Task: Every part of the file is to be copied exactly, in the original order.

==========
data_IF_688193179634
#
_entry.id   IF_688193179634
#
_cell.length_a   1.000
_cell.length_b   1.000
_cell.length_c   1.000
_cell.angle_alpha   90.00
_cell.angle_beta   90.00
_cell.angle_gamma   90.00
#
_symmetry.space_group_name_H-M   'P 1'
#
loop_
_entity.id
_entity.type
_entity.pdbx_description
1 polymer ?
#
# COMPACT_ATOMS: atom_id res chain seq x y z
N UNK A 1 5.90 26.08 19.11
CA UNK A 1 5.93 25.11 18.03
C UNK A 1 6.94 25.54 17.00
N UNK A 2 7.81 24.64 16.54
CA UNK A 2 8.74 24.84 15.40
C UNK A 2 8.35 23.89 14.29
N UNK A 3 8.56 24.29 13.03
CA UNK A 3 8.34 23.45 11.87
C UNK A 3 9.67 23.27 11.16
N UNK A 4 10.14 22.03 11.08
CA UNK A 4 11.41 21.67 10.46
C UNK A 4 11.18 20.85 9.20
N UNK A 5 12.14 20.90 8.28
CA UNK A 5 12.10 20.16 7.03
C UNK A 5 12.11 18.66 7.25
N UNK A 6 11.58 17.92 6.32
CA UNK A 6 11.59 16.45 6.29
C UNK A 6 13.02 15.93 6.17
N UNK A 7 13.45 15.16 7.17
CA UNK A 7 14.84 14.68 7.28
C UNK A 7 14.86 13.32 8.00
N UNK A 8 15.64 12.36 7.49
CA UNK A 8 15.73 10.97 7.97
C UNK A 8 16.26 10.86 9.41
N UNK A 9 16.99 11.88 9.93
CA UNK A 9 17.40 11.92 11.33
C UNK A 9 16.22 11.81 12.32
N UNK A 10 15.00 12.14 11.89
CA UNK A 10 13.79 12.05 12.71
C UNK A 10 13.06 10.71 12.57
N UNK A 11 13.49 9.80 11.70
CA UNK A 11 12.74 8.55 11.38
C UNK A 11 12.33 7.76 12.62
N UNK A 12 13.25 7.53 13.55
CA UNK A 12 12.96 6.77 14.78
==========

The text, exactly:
data_IF_688193179634
#
_entry.id   IF_688193179634
#
_cell.length_a   1.000
_cell.length_b   1.000
_cell.length_c   1.000
_cell.angle_alpha   90.00
_cell.angle_beta   90.00
_cell.angle_gamma   90.00
#
_symmetry.space_group_name_H-M   'P 1'
#
loop_
_entity.id
_entity.type
_entity.pdbx_description
1 polymer ?
#
# COMPACT_ATOMS: atom_id res chain seq x y z
N UNK A 1 5.90 26.08 19.11
CA UNK A 1 5.93 25.11 18.03
C UNK A 1 6.94 25.54 17.00
N UNK A 2 7.81 24.64 16.54
CA UNK A 2 8.74 24.84 15.40
C UNK A 2 8.35 23.89 14.29
N UNK A 3 8.56 24.29 13.03
CA UNK A 3 8.34 23.45 11.87
C UNK A 3 9.67 23.27 11.16
N UNK A 4 10.14 22.03 11.08
CA UNK A 4 11.41 21.67 10.46
C UNK A 4 11.18 20.85 9.20
N UNK A 5 12.14 20.90 8.28
CA UNK A 5 12.10 20.16 7.03
C UNK A 5 12.11 18.66 7.25
N UNK A 6 11.58 17.92 6.32
CA UNK A 6 11.59 16.45 6.29
C UNK A 6 13.02 15.93 6.17
N UNK A 7 13.45 15.16 7.17
CA UNK A 7 14.84 14.68 7.28
C UNK A 7 14.86 13.32 8.00
N UNK A 8 15.64 12.36 7.49
CA UNK A 8 15.73 10.97 7.97
C UNK A 8 16.26 10.86 9.41
N UNK A 9 16.99 11.88 9.93
CA UNK A 9 17.40 11.92 11.33
C UNK A 9 16.22 11.81 12.32
N UNK A 10 15.00 12.14 11.89
CA UNK A 10 13.79 12.05 12.71
C UNK A 10 13.06 10.71 12.57
N UNK A 11 13.49 9.80 11.70
CA UNK A 11 12.74 8.55 11.38
C UNK A 11 12.33 7.76 12.62
N UNK A 12 13.25 7.53 13.55
CA UNK A 12 12.96 6.77 14.78